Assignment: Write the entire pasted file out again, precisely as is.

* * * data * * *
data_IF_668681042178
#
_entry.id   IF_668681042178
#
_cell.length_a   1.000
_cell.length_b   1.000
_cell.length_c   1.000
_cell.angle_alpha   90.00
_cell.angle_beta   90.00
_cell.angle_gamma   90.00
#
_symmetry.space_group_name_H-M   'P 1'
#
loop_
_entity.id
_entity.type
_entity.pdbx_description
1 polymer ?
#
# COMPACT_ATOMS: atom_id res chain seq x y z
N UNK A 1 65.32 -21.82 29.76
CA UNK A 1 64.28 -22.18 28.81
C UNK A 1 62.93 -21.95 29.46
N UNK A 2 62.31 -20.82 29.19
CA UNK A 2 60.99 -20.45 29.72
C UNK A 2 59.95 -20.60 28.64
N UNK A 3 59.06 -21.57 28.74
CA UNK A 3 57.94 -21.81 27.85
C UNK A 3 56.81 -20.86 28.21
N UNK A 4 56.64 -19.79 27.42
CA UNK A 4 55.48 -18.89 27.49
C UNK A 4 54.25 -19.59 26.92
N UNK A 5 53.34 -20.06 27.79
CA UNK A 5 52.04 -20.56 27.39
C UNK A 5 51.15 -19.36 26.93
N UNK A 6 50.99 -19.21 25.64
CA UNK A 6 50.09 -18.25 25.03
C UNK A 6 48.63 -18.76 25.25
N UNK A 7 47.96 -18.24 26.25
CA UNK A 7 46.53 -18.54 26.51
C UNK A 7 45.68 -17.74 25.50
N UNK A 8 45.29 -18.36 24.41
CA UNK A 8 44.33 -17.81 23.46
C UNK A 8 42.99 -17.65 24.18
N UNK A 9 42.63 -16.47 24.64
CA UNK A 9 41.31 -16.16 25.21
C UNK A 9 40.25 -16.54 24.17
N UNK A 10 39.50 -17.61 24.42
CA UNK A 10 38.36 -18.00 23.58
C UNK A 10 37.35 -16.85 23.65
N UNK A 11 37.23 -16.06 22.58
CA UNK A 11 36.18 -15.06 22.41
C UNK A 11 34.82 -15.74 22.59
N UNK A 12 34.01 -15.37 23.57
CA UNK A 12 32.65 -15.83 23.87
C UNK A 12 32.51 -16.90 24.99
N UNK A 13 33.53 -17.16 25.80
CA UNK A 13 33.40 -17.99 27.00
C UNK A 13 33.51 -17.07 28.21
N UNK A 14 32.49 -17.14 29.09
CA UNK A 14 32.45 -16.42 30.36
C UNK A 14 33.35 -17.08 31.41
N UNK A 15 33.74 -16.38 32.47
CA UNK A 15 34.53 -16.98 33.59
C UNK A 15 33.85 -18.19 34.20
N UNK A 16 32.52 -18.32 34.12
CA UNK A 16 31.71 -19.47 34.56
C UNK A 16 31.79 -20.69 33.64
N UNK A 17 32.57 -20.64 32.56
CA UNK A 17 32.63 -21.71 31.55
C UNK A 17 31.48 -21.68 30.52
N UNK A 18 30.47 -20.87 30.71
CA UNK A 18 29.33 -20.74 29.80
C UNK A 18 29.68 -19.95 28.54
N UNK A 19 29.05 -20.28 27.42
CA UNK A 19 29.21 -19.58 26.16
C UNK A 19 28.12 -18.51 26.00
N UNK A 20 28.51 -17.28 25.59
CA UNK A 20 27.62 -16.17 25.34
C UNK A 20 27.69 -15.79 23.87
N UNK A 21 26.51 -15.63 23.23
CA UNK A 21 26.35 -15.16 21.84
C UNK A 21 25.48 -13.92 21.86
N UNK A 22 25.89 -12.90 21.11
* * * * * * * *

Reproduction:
data_IF_668681042178
#
_entry.id   IF_668681042178
#
_cell.length_a   1.000
_cell.length_b   1.000
_cell.length_c   1.000
_cell.angle_alpha   90.00
_cell.angle_beta   90.00
_cell.angle_gamma   90.00
#
_symmetry.space_group_name_H-M   'P 1'
#
loop_
_entity.id
_entity.type
_entity.pdbx_description
1 polymer ?
#
# COMPACT_ATOMS: atom_id res chain seq x y z
N UNK A 1 65.32 -21.82 29.76
CA UNK A 1 64.28 -22.18 28.81
C UNK A 1 62.93 -21.95 29.46
N UNK A 2 62.31 -20.82 29.19
CA UNK A 2 60.99 -20.45 29.72
C UNK A 2 59.95 -20.60 28.64
N UNK A 3 59.06 -21.57 28.74
CA UNK A 3 57.94 -21.81 27.85
C UNK A 3 56.81 -20.86 28.21
N UNK A 4 56.64 -19.79 27.42
CA UNK A 4 55.48 -18.89 27.49
C UNK A 4 54.25 -19.59 26.92
N UNK A 5 53.34 -20.06 27.79
CA UNK A 5 52.04 -20.56 27.39
C UNK A 5 51.15 -19.36 26.93
N UNK A 6 50.99 -19.21 25.64
CA UNK A 6 50.09 -18.25 25.03
C UNK A 6 48.63 -18.76 25.25
N UNK A 7 47.96 -18.24 26.25
CA UNK A 7 46.53 -18.54 26.51
C UNK A 7 45.68 -17.74 25.50
N UNK A 8 45.29 -18.36 24.41
CA UNK A 8 44.33 -17.81 23.46
C UNK A 8 42.99 -17.65 24.18
N UNK A 9 42.63 -16.47 24.64
CA UNK A 9 41.31 -16.16 25.21
C UNK A 9 40.25 -16.54 24.17
N UNK A 10 39.50 -17.61 24.42
CA UNK A 10 38.36 -18.00 23.58
C UNK A 10 37.35 -16.85 23.65
N UNK A 11 37.23 -16.06 22.58
CA UNK A 11 36.18 -15.06 22.41
C UNK A 11 34.82 -15.74 22.59
N UNK A 12 34.01 -15.37 23.57
CA UNK A 12 32.65 -15.83 23.87
C UNK A 12 32.51 -16.90 24.99
N UNK A 13 33.53 -17.16 25.80
CA UNK A 13 33.40 -17.99 27.00
C UNK A 13 33.51 -17.07 28.21
N UNK A 14 32.49 -17.14 29.09
CA UNK A 14 32.45 -16.42 30.36
C UNK A 14 33.35 -17.08 31.41
N UNK A 15 33.74 -16.38 32.47
CA UNK A 15 34.53 -16.98 33.59
C UNK A 15 33.85 -18.19 34.20
N UNK A 16 32.52 -18.32 34.12
CA UNK A 16 31.71 -19.47 34.56
C UNK A 16 31.79 -20.69 33.64
N UNK A 17 32.57 -20.64 32.56
CA UNK A 17 32.63 -21.71 31.55
C UNK A 17 31.48 -21.68 30.52
N UNK A 18 30.47 -20.87 30.71
CA UNK A 18 29.33 -20.74 29.80
C UNK A 18 29.68 -19.95 28.54
N UNK A 19 29.05 -20.28 27.42
CA UNK A 19 29.21 -19.58 26.16
C UNK A 19 28.12 -18.51 26.00
N UNK A 20 28.51 -17.28 25.59
CA UNK A 20 27.62 -16.17 25.34
C UNK A 20 27.69 -15.79 23.87
N UNK A 21 26.51 -15.63 23.23
CA UNK A 21 26.35 -15.16 21.84
C UNK A 21 25.48 -13.92 21.86
N UNK A 22 25.89 -12.90 21.11